The fact that there is no single easy thesis feels a defining characteristic of the modern environment. Unless for AI I guess. Though nobody knows how to invest in that either, unless it’s to buy Nvidia at 30x sales or load up on big tech.
In the 17th and 18th century, there began a coffee drinking scene in London, bringing with it an incredible scene of intellectual debates and spun off innovation. Soon London was only second to Constantinople in number of coffeehouses!
London's coffee craze began in 1652 when Pasqua Rosée, the Greek servant of a coffee-loving British Levant merchant, opened London’s first coffeehouse (or rather, coffee shack) against the stone wall of St Michael’s churchyard in a labyrinth of alleys off Cornhill. Coffee was a smash hit; within a couple of years, Pasqua was selling over 600 dishes of coffee a day to the horror of the local tavern keepers. For anyone who’s ever tried seventeenth-century style coffee, this can come as something of a shock — unless, that is, you like your brew “black as hell, strong as death, sweet as love”,
Some of it was because London’s water was basically not drinkable, and the other alternative was drinking watered down beer.
And it worked! It produced banks, insurance companies, global trade. London became a powerhouse. I’m not saying it’s only the caffeine that helped, but the fact that we started to have third places where people spent time can’t be underestimated. In many ways that’s what we still want.
it soon grew into a forum for literary debate where the stars of literary London — Addison, Steele, Pope, Swift, Arbuthnot and others — would assemble each evening, casting their superb literary judgements
We think about the existence of substack or twitter or threads as these places, and argue about the world where this ceases to be, it’s as if we can’t really imagine a scenario where we don’t have a place to meet people and conduct conversations. All the while when it started centuries ago (millennia if you count Greece, and you should).
The most interesting bit though is this. When we argue the $8 fee for Twitter, we had Penny Universities as cafes, where there was a price to get a coffee and enter discussion.
Traditionally, informed political debate had been the preserve of the social elite. But in the coffeehouse it was anyone’s business — that is, anyone who could afford the measly one-penny entrance fee. For the poor and those living on subsistence wages, they were out of reach. But they were affordable for anyone with surplus wealth — the 35 to 40 per cent of London’s 287,500-strong male population who qualified as ‘middle class’ in 1700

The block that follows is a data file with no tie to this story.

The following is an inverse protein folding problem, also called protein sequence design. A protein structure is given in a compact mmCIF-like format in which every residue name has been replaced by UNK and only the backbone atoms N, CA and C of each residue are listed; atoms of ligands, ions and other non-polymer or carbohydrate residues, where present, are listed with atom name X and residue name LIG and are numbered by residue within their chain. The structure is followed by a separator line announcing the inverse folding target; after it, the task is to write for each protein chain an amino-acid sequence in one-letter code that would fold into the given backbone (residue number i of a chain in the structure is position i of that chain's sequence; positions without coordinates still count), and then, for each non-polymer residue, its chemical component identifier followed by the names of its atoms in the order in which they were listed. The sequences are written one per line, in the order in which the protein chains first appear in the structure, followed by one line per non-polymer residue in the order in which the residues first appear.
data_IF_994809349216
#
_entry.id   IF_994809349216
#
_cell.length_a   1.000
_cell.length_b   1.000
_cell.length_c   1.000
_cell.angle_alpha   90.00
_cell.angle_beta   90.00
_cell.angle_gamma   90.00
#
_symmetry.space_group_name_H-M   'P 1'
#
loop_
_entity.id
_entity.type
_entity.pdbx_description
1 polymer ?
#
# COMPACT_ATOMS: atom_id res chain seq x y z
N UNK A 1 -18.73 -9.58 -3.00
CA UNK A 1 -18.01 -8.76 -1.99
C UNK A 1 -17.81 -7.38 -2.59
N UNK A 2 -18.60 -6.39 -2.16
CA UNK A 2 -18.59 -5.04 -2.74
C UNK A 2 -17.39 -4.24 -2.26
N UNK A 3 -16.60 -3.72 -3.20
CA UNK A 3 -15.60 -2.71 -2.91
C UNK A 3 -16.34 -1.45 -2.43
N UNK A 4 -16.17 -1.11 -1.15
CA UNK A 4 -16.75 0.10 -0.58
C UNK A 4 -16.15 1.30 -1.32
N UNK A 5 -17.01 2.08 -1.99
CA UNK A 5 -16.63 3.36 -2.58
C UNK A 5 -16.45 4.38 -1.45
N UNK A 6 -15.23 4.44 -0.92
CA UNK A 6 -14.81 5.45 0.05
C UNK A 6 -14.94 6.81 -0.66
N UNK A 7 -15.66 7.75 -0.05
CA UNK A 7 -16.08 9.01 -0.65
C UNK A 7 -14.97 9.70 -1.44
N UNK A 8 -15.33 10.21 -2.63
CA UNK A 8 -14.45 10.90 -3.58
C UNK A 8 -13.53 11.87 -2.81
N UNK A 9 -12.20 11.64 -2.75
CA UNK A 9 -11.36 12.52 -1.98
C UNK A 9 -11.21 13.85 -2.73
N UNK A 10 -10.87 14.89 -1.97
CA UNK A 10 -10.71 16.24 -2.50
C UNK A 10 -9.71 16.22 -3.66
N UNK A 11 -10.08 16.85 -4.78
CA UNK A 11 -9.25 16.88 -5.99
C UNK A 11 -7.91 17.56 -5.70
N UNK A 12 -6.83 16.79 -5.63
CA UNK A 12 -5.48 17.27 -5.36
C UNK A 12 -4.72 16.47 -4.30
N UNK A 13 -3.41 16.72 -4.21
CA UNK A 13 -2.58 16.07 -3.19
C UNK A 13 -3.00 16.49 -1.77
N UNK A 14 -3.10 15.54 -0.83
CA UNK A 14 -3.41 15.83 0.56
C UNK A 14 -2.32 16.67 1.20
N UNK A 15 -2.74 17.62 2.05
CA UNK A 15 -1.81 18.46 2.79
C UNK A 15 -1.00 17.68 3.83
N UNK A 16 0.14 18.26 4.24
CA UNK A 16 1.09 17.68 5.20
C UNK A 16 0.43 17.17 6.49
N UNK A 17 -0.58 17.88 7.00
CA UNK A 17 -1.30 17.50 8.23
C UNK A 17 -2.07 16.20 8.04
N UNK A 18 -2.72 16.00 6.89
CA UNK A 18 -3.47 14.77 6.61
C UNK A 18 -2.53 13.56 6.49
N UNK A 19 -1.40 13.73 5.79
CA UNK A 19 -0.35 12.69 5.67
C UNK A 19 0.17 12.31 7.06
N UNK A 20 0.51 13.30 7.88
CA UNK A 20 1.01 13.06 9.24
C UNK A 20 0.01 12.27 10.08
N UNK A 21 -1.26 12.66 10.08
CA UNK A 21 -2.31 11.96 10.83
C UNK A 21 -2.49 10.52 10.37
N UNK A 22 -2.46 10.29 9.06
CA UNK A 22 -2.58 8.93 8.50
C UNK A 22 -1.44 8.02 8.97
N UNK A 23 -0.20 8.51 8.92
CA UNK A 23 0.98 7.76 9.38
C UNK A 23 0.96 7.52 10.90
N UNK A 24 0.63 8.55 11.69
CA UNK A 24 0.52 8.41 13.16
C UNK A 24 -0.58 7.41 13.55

Anything that brings together people to have free flowing conversations in a variety of topics, with cafes specialising as such.
In Hollywood the writers are striking. And now performers are striking too. In the UK the public school teachers have been striking. And now the junior doctors, while senior doctors are picking up the slack. This favour will get returned as the senior doctors go on strike a bit later. The nurses, who are likely around on either side, are also on strike. Over in France, well anyway.
All of which are following a similar script. Labour doesn’t get paid enough, especially these days with the prices going higher. Collective bargaining is basically nonexistent. And then you have folks like Bob Iger from Disney earning $27 million minimum a year telling the writers they really shouldn’t be greedy.
Anyway the thesis is that the supply/ demand logic is inexorable. The logic goes we can’t get another Bob Iger but we can get plenty writers and performers. Which is true but feels incomplete.
Its not that we don’t have many Igers. It’s that we can’t risk trying out too many Igers. The risk of a bad Iger killing Disney is much higher than just paying him his millions.
Well, I don’t know if it is much higher, but it’s certainly thought of as much higher. Feels like something we ought to admit, that being risk-averse creates artificial scarcity.
Previously published: As the world looks at more options to enable creators to get paid, like Twitter starting to pay bigger influencers a share of the ad revenue they create, it’s useful to think about how much this needs to scale before it becomes a large enough payout for most people!
As always, please treat this as an open thread! Do share whatever you’ve found interesting lately or been thinking about, or ask any questions you might have!